The Children's Hospital of Philadelphia
What Families and Physicians Should Know About Teratomas — Surgery: Cervical Teratoma
Alan W. Flake, MD: The surgical treatment of a cervical teratoma is very different from an SCT because it's in the neck, obviously, and it compresses structures that are in the neck that are very important.
N. Scott Adzick, MD: The usual morbidity relates to the airway -- how much compression and damage to the airway that was caused before birth. And we do have several children who've required tracheostomies for as long as a year or two until the airway problem either gets better on its own or it can be fixed.
Lori J. Howell, RN: In fetal, life that big ugly mass has been compressing that airway the entire time so our cartilage in our airway is very floppy and it takes a good couple years for it to become very stiff.
Alan W. Flake, MD: Most of the time the airway can re-form and end up being adequate without reconstructive surgery.
N. Scott Adzick, MD: In many cases with a large cervical teratoma, the lesion appears to arise from near to the thyroid so it would not be unusual to need to resect the thyroid, in which case the child would need lifelong thyroid replacement therapy, a medication a day sort of thing.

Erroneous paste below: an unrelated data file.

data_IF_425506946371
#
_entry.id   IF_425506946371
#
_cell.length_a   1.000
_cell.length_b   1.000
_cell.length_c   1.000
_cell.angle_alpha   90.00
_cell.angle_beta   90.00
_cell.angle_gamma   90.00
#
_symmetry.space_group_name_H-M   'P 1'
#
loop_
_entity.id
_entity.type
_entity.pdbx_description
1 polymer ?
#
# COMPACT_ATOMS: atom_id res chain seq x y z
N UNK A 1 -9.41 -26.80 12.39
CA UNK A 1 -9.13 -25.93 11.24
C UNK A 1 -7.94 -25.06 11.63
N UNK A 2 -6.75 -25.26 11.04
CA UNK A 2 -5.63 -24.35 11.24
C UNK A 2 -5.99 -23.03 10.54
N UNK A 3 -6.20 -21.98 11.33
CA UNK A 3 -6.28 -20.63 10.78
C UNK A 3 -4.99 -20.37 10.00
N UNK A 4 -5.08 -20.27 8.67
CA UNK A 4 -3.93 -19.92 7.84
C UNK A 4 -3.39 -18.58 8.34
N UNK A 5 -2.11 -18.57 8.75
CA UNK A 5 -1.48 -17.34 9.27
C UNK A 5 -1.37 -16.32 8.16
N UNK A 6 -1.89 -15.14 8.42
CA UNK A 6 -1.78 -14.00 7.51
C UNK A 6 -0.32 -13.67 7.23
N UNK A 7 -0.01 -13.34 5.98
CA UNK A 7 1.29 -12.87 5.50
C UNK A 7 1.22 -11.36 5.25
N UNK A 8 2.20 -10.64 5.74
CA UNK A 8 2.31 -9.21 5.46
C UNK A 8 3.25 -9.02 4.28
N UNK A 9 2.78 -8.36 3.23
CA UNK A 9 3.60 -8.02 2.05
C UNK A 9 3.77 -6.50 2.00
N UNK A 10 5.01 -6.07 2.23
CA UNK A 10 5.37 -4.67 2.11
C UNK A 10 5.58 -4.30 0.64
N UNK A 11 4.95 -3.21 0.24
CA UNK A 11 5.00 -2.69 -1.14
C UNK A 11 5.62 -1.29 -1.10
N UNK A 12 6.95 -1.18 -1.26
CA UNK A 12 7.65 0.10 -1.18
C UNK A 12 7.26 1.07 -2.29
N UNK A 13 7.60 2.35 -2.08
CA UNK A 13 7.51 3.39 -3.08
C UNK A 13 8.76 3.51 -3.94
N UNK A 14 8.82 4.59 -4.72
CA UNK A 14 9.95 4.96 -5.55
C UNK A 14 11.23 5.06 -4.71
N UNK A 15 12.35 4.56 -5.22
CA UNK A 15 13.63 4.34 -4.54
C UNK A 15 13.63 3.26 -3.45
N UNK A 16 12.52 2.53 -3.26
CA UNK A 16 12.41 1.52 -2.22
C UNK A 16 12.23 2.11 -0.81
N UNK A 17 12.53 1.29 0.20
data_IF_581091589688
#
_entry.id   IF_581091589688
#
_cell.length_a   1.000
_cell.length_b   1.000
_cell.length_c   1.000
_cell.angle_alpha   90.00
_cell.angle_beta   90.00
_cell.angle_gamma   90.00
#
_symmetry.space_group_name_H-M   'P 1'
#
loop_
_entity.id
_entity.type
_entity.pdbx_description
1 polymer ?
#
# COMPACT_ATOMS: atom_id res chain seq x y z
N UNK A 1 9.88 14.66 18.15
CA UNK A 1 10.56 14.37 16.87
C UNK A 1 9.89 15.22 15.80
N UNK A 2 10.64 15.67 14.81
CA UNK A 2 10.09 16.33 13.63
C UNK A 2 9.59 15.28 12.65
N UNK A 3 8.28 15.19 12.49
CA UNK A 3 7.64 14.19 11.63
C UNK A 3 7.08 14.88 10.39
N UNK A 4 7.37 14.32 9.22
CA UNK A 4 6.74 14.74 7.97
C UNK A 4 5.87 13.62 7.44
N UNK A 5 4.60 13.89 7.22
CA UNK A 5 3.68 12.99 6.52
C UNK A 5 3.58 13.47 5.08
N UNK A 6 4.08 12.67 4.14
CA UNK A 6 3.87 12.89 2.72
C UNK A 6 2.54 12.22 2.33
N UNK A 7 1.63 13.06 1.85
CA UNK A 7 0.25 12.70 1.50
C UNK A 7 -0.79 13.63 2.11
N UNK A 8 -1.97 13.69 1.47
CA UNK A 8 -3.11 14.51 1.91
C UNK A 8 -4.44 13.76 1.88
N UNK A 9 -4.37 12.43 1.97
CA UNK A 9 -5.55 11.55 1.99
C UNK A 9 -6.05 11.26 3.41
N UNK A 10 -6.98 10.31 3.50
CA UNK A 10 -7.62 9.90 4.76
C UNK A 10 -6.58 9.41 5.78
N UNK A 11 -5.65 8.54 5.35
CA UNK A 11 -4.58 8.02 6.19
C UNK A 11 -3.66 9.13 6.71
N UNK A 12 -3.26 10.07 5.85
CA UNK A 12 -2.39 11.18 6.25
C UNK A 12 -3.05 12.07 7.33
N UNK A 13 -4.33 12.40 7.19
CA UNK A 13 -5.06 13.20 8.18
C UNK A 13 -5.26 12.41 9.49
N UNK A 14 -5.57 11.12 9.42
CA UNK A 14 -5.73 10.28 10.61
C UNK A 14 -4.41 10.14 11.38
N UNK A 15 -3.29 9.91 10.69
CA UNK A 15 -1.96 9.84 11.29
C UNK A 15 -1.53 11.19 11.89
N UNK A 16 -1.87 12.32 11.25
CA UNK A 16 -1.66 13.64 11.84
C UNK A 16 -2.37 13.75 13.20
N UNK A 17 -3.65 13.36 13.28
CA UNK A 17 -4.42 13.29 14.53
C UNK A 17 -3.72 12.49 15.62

Alan W. Flake, MD: -- which actually is very effective and compatible with a fairly normal life.
Lori J. Howell, RN: Once the tumor comes off in a plane, it's not like there are a bunch of incisions that we're dealing with. It's really one incision.
Loraine Kelly, parent of Emily: She just has some scarring but you can hardly tell it starts here and it goes down to here. But it's just that, you don't even really notice that.
Alan W. Flake, MD: And we can usually remove the entire teratoma surgically and have very good outcomes with essentially minimal chance of recurrence or other problems.